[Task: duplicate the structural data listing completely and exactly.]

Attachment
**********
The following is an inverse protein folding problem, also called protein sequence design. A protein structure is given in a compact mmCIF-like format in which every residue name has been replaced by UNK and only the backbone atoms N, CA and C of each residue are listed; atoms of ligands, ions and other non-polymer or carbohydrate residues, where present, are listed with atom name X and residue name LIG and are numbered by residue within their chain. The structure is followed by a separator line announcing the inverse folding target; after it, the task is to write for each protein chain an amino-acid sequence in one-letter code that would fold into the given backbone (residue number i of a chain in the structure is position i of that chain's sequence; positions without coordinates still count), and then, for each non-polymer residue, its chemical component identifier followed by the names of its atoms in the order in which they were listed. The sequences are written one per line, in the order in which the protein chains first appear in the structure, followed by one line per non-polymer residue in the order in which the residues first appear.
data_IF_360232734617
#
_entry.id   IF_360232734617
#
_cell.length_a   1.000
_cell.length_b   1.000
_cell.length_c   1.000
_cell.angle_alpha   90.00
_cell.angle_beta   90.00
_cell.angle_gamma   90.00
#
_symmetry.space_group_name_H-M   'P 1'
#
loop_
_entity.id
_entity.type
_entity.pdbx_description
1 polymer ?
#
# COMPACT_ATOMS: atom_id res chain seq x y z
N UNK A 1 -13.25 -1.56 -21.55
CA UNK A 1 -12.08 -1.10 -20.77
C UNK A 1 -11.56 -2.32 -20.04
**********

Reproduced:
The following is an inverse protein folding problem, also called protein sequence design. A protein structure is given in a compact mmCIF-like format in which every residue name has been replaced by UNK and only the backbone atoms N, CA and C of each residue are listed; atoms of ligands, ions and other non-polymer or carbohydrate residues, where present, are listed with atom name X and residue name LIG and are numbered by residue within their chain. The structure is followed by a separator line announcing the inverse folding target; after it, the task is to write for each protein chain an amino-acid sequence in one-letter code that would fold into the given backbone (residue number i of a chain in the structure is position i of that chain's sequence; positions without coordinates still count), and then, for each non-polymer residue, its chemical component identifier followed by the names of its atoms in the order in which they were listed. The sequences are written one per line, in the order in which the protein chains first appear in the structure, followed by one line per non-polymer residue in the order in which the residues first appear.
data_IF_360232734617
#
_entry.id   IF_360232734617
#
_cell.length_a   1.000
_cell.length_b   1.000
_cell.length_c   1.000
_cell.angle_alpha   90.00
_cell.angle_beta   90.00
_cell.angle_gamma   90.00
#
_symmetry.space_group_name_H-M   'P 1'
#
loop_
_entity.id
_entity.type
_entity.pdbx_description
1 polymer ?
#
# COMPACT_ATOMS: atom_id res chain seq x y z
N UNK A 1 -13.25 -1.56 -21.55
CA UNK A 1 -12.08 -1.10 -20.77
C UNK A 1 -11.56 -2.32 -20.04